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19/08/2020 – ‘Combustible Cladding’ litigation in NSW: An Update

If you joined us for our informed by Planned Cover ‘State of Play’ webinar earlier this year, you would have heard me discuss the outcome of the first ‘combustible cladding’ case to be decided in New South Wales. The decision was appealed by the property developer and builder, with the appeal judgment being handed down earlier this month.

Unlike the much publicised Lacrosse Tower fire case, where litigation resulted from a fire which was spread via Aluminium Composite Panels (‘ACPs’) installed on the façade of building, the case of The Owners – Strata Plan No. 92888 v Taylors Construction Group Pty Limited and Frasers Putney Pty Ltd [2019] NSWCAT involved Biowood, a product made from 23% PVC and 70% reconstituted timber, which was installed as architectural attachments to the external walls of an apartment building in Ryde, New South Wales.

Both the Lacrosse and Ryde buildings were required to be of Type A construction and as such were required by the BCA to have external walls that were non-combustible. It was alleged by the Owners of the Ryde building that the Biowood cladding installed as an attachment to the external walls of the apartment blocks did not comply with the BCA and posed an undue risk of fire.

The matter was heard in the Consumer and Commercial Division of the New South Wales Civil and Administrative Tribunal (NCAT) last year. Judgment was handed down by Senior Member Boyce on 15 November 2019.

The Tribunal found that, even though there is no evidence of large scale fire testing of Biowood, it is “indisputably combustible” and the use of Biowood as an attachment to the façade of the Ryde building constituted an “undue risk” of fire spread between levels of the building and breached a number of the statutory warranties under the Home Building Act, including that it was not suitable for the purpose used.

The Tribunal rejected the submission by Frasers Putney and Taylors Construction that an Interim Occupation Certificate (‘IOC’) which had been issued for the property created an “irrebuttable presumption of law and conclusive evidence” that all requirements in respects of its issuance had been complied with and that it must be accepted that the building and cladding are BCA compliant. The Tribunal held that it was not bound by the administrative issuing of an IOC.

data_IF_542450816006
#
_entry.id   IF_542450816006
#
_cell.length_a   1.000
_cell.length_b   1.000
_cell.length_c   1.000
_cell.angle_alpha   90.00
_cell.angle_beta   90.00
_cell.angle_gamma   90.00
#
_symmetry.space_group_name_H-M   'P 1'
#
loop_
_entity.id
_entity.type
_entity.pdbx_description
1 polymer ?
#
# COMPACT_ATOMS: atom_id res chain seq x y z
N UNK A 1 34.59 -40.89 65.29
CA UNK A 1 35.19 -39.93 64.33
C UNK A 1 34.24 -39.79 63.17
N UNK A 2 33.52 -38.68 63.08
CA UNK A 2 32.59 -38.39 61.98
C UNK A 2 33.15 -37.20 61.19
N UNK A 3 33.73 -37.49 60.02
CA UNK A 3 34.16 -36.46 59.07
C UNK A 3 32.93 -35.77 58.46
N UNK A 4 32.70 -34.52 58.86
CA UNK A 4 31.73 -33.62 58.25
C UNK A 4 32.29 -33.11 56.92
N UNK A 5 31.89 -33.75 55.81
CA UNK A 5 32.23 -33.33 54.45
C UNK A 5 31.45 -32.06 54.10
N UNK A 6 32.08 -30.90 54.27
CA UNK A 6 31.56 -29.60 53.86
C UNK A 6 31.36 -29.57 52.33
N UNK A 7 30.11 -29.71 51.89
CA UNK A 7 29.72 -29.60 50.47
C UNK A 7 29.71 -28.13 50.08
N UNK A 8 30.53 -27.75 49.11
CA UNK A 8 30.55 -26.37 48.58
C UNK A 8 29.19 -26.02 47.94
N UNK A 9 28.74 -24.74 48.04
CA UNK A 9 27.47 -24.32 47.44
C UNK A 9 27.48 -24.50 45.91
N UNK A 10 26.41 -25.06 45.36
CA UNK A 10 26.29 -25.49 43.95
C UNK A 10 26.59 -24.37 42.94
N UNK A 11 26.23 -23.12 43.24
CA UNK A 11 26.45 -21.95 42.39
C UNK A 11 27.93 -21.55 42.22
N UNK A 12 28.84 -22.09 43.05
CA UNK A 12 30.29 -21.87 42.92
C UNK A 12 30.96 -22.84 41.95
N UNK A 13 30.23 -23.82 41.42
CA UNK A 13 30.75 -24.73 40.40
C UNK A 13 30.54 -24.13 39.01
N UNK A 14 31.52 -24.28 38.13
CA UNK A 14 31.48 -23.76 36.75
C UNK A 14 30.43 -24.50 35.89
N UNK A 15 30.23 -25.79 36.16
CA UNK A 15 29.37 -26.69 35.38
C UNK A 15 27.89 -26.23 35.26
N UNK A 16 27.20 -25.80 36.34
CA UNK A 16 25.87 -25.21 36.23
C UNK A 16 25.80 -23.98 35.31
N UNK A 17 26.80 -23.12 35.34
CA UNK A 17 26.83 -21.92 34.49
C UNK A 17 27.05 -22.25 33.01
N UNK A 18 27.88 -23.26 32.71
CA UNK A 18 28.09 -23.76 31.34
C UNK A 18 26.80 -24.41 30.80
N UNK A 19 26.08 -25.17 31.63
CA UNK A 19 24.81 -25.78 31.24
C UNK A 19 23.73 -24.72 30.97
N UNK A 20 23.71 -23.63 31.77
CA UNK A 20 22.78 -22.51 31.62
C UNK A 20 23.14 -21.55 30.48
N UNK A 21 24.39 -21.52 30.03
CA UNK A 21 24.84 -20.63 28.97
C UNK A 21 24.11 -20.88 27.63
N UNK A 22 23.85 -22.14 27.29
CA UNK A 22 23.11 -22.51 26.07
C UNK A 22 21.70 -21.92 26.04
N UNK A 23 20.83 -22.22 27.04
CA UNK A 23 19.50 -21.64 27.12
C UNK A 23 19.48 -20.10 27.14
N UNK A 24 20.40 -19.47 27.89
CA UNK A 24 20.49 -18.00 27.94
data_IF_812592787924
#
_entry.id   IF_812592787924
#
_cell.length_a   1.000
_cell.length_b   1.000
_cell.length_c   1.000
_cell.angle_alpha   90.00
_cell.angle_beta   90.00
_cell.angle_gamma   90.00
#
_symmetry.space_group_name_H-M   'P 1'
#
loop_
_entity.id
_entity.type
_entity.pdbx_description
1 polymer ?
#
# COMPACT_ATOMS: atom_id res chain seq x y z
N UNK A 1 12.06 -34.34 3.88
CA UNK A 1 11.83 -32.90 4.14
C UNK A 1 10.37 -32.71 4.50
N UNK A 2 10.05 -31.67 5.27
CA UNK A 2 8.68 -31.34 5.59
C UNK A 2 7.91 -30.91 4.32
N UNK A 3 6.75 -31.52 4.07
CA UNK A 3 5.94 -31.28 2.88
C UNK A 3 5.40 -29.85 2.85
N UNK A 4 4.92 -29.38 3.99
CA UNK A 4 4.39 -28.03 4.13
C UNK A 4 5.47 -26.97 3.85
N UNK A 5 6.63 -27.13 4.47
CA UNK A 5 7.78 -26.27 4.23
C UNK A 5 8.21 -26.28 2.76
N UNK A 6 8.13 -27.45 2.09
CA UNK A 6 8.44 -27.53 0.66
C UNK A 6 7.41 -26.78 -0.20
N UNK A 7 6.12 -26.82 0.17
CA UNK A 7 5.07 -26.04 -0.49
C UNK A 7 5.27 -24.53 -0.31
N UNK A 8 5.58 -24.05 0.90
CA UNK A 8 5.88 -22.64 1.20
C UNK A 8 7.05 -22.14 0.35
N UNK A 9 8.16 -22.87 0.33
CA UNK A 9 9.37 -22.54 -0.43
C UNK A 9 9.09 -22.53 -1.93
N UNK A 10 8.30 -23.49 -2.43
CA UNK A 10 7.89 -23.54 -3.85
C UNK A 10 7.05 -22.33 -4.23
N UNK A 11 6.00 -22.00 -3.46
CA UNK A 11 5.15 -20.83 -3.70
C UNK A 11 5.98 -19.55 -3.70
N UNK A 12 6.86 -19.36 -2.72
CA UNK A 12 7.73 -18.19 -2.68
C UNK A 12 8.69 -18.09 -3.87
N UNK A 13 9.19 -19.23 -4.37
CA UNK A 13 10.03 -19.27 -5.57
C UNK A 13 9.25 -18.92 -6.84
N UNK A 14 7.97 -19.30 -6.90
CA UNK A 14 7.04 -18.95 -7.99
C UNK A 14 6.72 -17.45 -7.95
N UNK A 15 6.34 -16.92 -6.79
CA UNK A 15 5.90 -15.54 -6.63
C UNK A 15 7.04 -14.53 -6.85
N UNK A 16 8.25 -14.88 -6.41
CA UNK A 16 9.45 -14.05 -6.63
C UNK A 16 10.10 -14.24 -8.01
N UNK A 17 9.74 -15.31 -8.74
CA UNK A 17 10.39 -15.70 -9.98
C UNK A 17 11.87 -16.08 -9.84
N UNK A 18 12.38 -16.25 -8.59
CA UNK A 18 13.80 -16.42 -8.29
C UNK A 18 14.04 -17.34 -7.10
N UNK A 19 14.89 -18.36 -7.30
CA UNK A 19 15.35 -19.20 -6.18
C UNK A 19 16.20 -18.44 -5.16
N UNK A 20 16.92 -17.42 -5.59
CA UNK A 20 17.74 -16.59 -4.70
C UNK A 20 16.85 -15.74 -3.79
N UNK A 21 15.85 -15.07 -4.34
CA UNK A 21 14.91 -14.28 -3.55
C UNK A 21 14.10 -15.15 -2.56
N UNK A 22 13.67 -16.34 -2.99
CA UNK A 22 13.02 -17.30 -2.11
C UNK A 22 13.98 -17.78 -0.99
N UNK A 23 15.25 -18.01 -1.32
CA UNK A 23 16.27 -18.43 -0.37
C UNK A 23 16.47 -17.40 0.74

Orders were made requiring the Respondents to rectify the breaches of the Home Building Act by removing the Biowood attachments installed on the façade of the building and replacing them with attachments that complied with the relevant codes, standards and statutory warranties.
The decision of the Tribunal was appealed by Frasers Putney and Taylors Construction with the matter being heard by the NCAT Appeals Panel earlier this year. Judgment was handed down on 4 August 2020.

In a 46-page judgment, the Appeals Panel dismissed the Appeal, rejecting each of the twelve grounds of the appeal. The Appeals Panel affirmed the order made by the Tribunal requiring the removal of the Biowood from the building. The parties are to agree a reasonable time by which the removal of the Biowood is to take place.

As more ‘combustible cladding’ cases make their way through the Courts, including two class actions which are currently on foot, it will likely not be long until we see further decisions in this area.

Natalie Sullivan
Risk Manager (NSW)

This article is only general advice in respect of risk management. It is not tailored to your individual needs or those of your business, nor is it intended to be relied upon as legal or insurance advice. For such assistance you should approach your legal and/or insurance advisors.

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